I’m Very Into You is a collection that includes 103 pages of emails that Acker and Ken Wark exchanged over seventeen days at the dawn of the internet era. Acker met Wark in Sydney during the summer of 1995, and the two had a brief but intense affair before she returned home to San Francisco. Wark, now a professor at the New School for Social Research and a renowned media theorist, was thirty-four when he met Acker (she was forty-eight). At the time, Wark was part of a Melbourne-based post-Marxist anarchist group that produced the political and cultural journal Arena. He had just published his first book, Virtual Geography, about the emergence of global media space and the transmission of world events as media spectacles. He was enjoying a precocious career as a national media commentator in Australia and advising government ministers on media access, while still living a kind of post-student life among artists and activists. He had boyfriends and girlfriends, often concurrently, and wondered about his identity, queerness and straightness, performance, butch/femme-ness, masculinity. Of course he’d read Acker. He’d been following her work since the ’80s.
The search for connection through sex is at the forefront of all of Acker’s writing. She was single for most of her life (and writing always from within her life, and around and beyond it). As passages from her novels show, on-tour flirtations and hookups and romances weren’t uncommon. While touring in the summer of 1995, something more compelling than a mere fling developed between her and Wark. His first email begins as a gracious note sent to a casual lover. He’d driven to work the next day in a daze; he’d enjoyed spending time with her and was starting to read the William S. Burroughs novel she’d talked about. But as he continues, he opens the door to something more complicated: “There are no words,” he writes. “I just want to say there are no words.… Bear with me. I’ll have something to say for myself sometime soon. When I remember who I thought I was in the first place. Even if I’ve been displaced a little from wherever that was.” She responds, delighted: through the exhaustion and jet lag of travel, “your message is changing the day… all the time there (in Sydney) that I didn’t know what was going on… what becomes/became present was how easy it is to be with you. Like: you are the one I want/wanted to talk to.”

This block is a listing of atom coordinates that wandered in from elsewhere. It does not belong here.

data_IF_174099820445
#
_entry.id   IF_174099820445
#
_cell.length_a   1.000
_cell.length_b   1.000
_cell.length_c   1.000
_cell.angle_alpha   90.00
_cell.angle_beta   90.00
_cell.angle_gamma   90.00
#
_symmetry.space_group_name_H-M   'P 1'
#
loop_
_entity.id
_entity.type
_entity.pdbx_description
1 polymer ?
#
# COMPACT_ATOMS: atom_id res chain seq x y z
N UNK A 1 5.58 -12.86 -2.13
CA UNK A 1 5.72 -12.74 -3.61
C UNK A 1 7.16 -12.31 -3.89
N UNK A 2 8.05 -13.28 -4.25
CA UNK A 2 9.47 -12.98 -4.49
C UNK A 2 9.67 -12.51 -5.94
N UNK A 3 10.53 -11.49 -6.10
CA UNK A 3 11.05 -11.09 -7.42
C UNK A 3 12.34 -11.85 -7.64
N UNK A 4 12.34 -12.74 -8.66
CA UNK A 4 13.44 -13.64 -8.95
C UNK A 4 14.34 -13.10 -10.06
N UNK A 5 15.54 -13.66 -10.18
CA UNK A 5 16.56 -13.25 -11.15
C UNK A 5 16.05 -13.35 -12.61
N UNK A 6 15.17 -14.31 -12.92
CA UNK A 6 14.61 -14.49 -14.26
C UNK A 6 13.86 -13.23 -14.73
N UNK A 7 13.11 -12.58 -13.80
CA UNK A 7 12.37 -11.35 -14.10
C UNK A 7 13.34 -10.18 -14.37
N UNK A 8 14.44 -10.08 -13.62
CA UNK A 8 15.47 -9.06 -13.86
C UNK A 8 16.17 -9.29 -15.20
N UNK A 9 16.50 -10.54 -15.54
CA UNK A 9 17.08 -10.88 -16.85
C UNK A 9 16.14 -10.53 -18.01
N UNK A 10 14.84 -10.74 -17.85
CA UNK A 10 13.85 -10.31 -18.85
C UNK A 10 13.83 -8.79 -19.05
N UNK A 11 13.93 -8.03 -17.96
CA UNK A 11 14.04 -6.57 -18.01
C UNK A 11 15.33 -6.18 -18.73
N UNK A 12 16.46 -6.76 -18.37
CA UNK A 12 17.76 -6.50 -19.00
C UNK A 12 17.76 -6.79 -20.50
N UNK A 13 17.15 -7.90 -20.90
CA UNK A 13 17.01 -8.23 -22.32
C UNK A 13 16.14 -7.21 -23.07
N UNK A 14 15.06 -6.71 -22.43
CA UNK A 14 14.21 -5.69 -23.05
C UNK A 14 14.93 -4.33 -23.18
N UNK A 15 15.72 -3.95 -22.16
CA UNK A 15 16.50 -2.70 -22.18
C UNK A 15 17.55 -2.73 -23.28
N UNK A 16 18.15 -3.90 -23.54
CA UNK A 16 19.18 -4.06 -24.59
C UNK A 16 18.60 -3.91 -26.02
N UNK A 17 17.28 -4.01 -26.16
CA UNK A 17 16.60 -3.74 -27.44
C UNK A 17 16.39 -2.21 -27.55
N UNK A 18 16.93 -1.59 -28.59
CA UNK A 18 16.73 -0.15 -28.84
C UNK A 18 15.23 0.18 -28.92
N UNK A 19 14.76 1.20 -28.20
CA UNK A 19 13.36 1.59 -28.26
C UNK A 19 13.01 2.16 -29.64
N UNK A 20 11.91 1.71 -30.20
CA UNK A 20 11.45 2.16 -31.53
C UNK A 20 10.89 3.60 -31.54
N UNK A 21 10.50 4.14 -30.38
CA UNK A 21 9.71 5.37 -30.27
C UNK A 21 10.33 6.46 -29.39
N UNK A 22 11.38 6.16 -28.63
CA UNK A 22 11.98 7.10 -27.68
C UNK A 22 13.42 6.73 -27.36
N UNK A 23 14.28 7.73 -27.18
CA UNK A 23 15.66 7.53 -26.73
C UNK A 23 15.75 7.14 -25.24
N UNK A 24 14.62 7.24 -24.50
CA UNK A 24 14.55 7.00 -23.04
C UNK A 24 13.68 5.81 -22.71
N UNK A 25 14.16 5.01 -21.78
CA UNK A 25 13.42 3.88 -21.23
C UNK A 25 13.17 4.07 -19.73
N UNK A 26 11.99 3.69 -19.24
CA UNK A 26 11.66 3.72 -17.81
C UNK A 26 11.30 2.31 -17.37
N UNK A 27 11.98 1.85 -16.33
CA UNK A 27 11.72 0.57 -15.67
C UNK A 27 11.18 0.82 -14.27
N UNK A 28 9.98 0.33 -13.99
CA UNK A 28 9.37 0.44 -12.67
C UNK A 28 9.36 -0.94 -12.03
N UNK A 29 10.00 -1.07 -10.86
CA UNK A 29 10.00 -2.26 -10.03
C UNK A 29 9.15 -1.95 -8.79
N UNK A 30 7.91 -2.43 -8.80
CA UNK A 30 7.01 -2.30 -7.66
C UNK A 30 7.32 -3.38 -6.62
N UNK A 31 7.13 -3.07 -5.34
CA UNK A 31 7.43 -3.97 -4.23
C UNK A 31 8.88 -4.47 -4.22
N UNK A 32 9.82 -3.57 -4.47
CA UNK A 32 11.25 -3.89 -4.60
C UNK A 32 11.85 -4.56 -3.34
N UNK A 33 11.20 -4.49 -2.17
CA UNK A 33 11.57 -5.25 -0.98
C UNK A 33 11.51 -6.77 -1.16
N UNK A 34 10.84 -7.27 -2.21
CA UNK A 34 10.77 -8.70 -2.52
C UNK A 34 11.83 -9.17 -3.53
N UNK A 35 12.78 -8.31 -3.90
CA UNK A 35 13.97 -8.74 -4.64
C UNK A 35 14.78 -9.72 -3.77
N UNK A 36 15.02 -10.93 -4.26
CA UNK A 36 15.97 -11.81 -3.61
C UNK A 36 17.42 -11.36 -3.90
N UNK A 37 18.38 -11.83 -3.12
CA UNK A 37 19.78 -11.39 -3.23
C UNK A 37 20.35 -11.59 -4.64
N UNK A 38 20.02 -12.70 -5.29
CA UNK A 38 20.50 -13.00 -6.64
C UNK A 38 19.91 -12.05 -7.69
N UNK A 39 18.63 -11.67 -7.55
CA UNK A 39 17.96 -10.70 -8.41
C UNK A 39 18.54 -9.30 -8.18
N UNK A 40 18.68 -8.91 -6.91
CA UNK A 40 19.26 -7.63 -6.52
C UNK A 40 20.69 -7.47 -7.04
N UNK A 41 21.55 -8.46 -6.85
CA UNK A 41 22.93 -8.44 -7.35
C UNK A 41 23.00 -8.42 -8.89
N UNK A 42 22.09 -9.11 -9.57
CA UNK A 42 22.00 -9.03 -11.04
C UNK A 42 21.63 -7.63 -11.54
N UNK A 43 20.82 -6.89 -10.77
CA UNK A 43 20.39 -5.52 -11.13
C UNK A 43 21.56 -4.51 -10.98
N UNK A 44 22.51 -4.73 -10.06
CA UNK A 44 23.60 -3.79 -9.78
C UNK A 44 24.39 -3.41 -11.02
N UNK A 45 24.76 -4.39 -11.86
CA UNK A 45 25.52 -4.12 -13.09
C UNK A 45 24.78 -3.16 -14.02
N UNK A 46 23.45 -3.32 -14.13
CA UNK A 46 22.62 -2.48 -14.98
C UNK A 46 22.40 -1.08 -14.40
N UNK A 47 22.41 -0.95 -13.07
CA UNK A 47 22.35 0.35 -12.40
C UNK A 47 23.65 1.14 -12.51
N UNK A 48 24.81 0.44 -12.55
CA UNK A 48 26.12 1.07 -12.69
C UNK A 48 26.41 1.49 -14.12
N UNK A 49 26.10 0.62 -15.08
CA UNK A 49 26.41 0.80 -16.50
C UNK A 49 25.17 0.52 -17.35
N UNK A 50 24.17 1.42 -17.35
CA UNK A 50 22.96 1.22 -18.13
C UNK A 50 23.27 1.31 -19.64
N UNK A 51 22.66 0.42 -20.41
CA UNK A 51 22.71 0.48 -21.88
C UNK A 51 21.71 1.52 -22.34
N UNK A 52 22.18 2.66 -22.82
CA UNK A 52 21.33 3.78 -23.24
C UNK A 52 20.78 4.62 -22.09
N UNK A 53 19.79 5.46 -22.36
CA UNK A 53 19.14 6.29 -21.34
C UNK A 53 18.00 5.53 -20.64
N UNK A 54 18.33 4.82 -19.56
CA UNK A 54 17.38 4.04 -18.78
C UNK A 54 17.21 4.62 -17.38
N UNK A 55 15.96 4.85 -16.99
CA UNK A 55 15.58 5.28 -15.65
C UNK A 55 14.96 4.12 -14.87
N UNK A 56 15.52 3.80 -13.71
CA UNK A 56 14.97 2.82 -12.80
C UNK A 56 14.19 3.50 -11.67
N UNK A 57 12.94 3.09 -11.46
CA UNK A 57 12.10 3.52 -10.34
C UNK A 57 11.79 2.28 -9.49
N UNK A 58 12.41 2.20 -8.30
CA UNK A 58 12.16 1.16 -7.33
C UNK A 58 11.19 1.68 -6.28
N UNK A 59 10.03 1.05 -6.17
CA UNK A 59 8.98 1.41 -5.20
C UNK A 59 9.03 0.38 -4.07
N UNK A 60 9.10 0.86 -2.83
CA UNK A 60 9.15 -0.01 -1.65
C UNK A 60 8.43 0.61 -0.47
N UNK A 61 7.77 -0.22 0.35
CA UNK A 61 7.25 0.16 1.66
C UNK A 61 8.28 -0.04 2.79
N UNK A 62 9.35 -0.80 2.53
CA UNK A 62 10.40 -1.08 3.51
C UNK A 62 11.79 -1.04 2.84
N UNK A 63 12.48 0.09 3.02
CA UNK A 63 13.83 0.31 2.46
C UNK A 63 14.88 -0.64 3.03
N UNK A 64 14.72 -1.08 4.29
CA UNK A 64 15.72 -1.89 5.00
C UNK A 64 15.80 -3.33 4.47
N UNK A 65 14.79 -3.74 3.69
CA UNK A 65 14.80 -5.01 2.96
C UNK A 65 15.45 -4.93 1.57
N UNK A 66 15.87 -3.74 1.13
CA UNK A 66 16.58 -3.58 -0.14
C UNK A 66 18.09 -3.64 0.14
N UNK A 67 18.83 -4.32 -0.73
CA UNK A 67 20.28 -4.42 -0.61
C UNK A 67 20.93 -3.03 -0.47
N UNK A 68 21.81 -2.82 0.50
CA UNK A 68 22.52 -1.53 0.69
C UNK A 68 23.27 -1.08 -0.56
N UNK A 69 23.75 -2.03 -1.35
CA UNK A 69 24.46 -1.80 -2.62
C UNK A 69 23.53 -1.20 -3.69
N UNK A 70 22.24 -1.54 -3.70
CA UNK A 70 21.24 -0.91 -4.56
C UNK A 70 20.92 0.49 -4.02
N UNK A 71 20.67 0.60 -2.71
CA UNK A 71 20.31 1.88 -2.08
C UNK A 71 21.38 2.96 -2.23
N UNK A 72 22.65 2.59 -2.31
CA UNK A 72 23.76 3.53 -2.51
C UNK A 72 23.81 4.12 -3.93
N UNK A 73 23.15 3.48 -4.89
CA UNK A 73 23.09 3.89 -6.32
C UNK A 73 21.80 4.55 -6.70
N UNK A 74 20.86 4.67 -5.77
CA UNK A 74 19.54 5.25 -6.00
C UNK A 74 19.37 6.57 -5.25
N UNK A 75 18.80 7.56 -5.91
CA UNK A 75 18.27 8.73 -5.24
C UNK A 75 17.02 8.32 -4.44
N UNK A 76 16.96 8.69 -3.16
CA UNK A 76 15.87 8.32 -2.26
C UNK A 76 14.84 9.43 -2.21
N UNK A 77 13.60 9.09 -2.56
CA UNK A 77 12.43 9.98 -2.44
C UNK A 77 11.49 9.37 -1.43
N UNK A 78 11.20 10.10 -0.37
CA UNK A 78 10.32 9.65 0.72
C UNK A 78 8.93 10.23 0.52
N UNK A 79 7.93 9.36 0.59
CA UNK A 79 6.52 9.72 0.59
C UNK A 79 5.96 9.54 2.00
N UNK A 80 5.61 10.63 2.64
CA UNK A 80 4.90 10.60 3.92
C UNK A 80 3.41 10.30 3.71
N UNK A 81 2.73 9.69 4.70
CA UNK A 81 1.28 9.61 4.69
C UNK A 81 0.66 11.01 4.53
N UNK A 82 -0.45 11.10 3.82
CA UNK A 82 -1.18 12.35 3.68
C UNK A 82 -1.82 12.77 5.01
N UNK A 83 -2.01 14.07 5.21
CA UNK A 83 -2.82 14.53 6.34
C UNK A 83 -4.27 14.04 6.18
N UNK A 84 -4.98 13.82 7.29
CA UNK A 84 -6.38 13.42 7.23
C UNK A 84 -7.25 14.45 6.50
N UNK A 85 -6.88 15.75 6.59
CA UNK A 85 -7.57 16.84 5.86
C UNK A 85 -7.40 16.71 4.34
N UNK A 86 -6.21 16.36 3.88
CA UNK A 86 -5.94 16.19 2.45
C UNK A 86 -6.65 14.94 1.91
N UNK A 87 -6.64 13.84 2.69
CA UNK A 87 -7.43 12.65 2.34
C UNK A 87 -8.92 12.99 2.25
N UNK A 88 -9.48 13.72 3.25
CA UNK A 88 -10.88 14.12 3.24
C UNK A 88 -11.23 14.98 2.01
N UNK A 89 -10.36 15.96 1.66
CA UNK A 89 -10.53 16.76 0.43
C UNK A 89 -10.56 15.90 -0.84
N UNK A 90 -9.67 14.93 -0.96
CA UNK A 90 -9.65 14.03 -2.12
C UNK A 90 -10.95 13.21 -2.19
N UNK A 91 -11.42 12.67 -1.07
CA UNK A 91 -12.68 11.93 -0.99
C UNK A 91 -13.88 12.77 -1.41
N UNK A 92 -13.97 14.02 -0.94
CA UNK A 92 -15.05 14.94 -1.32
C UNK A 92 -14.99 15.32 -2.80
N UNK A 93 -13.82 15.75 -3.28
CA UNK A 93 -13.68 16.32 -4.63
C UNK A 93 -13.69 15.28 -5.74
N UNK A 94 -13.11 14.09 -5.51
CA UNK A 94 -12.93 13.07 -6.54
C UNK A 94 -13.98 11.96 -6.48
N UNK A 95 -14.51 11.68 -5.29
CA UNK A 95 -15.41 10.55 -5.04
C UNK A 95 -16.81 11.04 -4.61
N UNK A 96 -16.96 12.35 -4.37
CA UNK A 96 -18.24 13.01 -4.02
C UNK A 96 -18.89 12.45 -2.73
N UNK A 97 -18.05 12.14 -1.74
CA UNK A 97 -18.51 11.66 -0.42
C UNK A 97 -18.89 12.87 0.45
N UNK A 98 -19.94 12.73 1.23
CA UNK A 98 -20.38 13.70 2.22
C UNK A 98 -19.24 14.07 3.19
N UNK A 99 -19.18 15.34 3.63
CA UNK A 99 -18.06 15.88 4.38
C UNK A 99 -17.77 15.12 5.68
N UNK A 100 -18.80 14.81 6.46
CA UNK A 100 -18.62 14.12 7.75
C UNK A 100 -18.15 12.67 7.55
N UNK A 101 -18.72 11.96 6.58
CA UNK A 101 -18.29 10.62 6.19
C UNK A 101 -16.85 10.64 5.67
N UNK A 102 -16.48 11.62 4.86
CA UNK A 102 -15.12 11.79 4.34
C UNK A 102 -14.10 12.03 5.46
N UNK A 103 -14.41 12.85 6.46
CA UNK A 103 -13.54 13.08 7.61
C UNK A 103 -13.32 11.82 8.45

In London, at the height of her fame, Acker had been involved in an increasingly maddening long-distance BDSM romance with a married journalist referred to as “the German” and “the reporter” in her 1990 novel, In Memoriam to Identity. “Being with him made me remember that I’ve always looked for my childhood,” she’d write to Wark. Still, his control of her, which began as sexual play, became increasingly total as he suspended contact for weeks and cut short their meetings. What began as a fulfilling and sexy relationship between her “bratty sub” and his “strict Dominant” evolved into a draining, old-fashioned affair between a distant and married straight man and his long-suffering mistress. As she’d write at the height of her correspondence with Wark, fearing their friendship might take a turn in that direction: “So. Regarding het shit. These games. To me, top/bottom is just stuff that happens in bed. Who fistfucks whom. Outside the bed, I do my work and you do yours. I fucking hate power games outside the bed and have no interest in playing them.”